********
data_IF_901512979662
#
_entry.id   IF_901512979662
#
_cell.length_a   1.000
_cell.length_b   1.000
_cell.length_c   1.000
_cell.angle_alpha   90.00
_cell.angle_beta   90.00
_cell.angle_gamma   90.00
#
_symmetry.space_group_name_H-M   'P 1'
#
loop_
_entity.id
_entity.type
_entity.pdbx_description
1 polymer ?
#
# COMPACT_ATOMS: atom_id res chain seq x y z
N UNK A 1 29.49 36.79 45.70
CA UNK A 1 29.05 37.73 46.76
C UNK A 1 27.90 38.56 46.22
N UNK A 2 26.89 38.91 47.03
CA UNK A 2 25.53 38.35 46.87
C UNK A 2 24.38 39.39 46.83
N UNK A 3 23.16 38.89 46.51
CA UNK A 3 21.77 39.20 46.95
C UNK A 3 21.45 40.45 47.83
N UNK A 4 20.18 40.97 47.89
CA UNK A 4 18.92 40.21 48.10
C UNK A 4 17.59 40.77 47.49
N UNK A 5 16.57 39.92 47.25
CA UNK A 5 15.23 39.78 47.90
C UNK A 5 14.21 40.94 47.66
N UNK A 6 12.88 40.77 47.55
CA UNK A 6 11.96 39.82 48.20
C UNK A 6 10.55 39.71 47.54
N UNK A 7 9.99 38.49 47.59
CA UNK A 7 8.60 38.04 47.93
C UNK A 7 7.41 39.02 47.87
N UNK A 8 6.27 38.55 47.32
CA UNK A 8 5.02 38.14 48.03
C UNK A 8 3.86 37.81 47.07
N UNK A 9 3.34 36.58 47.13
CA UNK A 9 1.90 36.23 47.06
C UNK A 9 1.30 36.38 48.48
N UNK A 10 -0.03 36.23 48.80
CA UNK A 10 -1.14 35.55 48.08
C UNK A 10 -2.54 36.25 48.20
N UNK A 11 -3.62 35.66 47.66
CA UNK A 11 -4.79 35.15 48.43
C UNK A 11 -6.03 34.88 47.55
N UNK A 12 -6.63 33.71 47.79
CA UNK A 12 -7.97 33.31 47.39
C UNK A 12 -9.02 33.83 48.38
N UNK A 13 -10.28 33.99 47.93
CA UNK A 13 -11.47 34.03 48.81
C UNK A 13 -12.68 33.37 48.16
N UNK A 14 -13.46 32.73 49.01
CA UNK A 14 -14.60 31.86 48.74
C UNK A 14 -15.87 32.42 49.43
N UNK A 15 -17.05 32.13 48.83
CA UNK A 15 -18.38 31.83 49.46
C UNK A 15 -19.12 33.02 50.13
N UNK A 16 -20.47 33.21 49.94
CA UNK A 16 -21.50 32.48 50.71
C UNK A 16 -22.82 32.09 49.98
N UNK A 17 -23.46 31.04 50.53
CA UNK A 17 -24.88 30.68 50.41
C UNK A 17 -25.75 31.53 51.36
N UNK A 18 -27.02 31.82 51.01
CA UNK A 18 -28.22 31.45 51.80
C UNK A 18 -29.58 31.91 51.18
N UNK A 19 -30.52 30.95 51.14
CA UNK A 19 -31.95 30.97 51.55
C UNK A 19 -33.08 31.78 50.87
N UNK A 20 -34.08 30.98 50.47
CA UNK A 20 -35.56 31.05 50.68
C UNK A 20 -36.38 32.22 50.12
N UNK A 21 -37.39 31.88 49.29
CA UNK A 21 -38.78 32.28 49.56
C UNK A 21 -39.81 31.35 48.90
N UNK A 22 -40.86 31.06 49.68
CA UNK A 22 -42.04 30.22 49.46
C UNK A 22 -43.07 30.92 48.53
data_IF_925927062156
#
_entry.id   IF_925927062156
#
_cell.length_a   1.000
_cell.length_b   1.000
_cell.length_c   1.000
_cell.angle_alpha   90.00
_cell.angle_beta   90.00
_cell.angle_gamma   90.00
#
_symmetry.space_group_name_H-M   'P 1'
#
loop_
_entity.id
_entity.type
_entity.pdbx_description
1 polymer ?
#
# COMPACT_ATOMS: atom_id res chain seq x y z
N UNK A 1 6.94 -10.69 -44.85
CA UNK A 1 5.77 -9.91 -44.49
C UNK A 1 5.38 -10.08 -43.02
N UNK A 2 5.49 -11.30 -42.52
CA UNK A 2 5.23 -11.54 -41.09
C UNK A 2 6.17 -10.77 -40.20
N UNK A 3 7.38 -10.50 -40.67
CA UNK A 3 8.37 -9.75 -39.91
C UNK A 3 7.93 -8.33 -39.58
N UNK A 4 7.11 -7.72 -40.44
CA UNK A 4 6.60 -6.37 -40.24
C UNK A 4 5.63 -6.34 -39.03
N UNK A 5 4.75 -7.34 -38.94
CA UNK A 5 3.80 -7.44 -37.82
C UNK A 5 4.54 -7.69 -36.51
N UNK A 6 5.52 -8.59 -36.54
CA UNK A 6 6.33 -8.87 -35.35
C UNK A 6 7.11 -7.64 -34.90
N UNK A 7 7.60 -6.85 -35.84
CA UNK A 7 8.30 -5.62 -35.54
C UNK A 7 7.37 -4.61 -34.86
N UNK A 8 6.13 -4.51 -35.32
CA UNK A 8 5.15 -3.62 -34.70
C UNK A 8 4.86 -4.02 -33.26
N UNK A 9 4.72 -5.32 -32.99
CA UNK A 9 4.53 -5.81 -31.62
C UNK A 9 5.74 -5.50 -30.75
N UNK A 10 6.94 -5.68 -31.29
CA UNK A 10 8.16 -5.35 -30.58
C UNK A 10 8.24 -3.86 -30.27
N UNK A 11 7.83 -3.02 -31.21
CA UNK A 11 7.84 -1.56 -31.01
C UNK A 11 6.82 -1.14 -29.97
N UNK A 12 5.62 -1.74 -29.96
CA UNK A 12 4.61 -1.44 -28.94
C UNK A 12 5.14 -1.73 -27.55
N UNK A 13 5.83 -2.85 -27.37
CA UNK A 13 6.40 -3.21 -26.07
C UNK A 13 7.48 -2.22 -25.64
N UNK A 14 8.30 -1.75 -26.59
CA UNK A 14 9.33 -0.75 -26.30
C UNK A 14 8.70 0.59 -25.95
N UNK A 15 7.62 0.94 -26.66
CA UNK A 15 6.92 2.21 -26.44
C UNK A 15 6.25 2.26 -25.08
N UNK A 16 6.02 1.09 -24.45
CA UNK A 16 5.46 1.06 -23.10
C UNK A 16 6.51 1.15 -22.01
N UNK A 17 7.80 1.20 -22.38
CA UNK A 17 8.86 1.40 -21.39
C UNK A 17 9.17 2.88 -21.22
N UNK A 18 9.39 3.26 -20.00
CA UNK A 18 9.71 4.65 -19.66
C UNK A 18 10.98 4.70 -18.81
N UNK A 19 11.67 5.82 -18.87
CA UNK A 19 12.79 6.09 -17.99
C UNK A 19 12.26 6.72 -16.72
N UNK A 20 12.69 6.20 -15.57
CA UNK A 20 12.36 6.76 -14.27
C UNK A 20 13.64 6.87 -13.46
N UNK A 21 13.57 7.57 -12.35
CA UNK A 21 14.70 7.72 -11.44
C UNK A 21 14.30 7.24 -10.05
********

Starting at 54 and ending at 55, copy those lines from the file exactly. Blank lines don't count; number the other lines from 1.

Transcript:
N UNK A 12 -6.63 33.71 47.79
CA UNK A 12 -7.97 33.31 47.39